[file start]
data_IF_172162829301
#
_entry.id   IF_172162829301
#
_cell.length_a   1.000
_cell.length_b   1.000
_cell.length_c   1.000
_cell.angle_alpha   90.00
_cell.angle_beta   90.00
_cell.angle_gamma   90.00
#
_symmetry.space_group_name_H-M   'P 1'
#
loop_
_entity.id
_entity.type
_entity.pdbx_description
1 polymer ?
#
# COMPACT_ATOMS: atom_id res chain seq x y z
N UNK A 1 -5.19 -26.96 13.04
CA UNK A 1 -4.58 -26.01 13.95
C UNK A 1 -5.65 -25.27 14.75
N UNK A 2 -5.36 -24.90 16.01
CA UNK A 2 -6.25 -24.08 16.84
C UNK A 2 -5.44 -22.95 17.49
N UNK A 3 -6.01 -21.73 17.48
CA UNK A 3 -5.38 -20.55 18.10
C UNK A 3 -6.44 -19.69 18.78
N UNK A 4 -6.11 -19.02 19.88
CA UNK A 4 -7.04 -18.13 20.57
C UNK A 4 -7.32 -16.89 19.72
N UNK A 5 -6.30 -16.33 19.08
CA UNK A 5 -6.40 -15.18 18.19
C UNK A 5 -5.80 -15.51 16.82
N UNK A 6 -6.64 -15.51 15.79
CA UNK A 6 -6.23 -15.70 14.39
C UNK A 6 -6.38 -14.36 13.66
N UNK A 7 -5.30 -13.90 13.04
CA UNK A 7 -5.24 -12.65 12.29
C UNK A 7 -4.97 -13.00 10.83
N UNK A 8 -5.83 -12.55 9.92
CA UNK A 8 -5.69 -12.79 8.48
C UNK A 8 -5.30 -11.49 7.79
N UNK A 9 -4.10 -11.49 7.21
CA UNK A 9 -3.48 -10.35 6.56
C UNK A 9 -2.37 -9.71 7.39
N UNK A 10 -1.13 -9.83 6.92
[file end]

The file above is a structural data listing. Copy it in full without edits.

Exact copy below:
data_IF_172162829301
#
_entry.id   IF_172162829301
#
_cell.length_a   1.000
_cell.length_b   1.000
_cell.length_c   1.000
_cell.angle_alpha   90.00
_cell.angle_beta   90.00
_cell.angle_gamma   90.00
#
_symmetry.space_group_name_H-M   'P 1'
#
loop_
_entity.id
_entity.type
_entity.pdbx_description
1 polymer ?
#
# COMPACT_ATOMS: atom_id res chain seq x y z
N UNK A 1 -5.19 -26.96 13.04
CA UNK A 1 -4.58 -26.01 13.95
C UNK A 1 -5.65 -25.27 14.75
N UNK A 2 -5.36 -24.90 16.01
CA UNK A 2 -6.25 -24.08 16.84
C UNK A 2 -5.44 -22.95 17.49
N UNK A 3 -6.01 -21.73 17.48
CA UNK A 3 -5.38 -20.55 18.10
C UNK A 3 -6.44 -19.69 18.78
N UNK A 4 -6.11 -19.02 19.88
CA UNK A 4 -7.04 -18.13 20.57
C UNK A 4 -7.32 -16.89 19.72
N UNK A 5 -6.30 -16.33 19.08
CA UNK A 5 -6.40 -15.18 18.19
C UNK A 5 -5.80 -15.51 16.82
N UNK A 6 -6.64 -15.51 15.79
CA UNK A 6 -6.23 -15.70 14.39
C UNK A 6 -6.38 -14.36 13.66
N UNK A 7 -5.30 -13.90 13.04
CA UNK A 7 -5.24 -12.65 12.29
C UNK A 7 -4.97 -13.00 10.83
N UNK A 8 -5.83 -12.55 9.92
CA UNK A 8 -5.69 -12.79 8.48
C UNK A 8 -5.30 -11.49 7.79
N UNK A 9 -4.10 -11.49 7.21
CA UNK A 9 -3.48 -10.35 6.56
C UNK A 9 -2.37 -9.71 7.39
N UNK A 10 -1.13 -9.83 6.92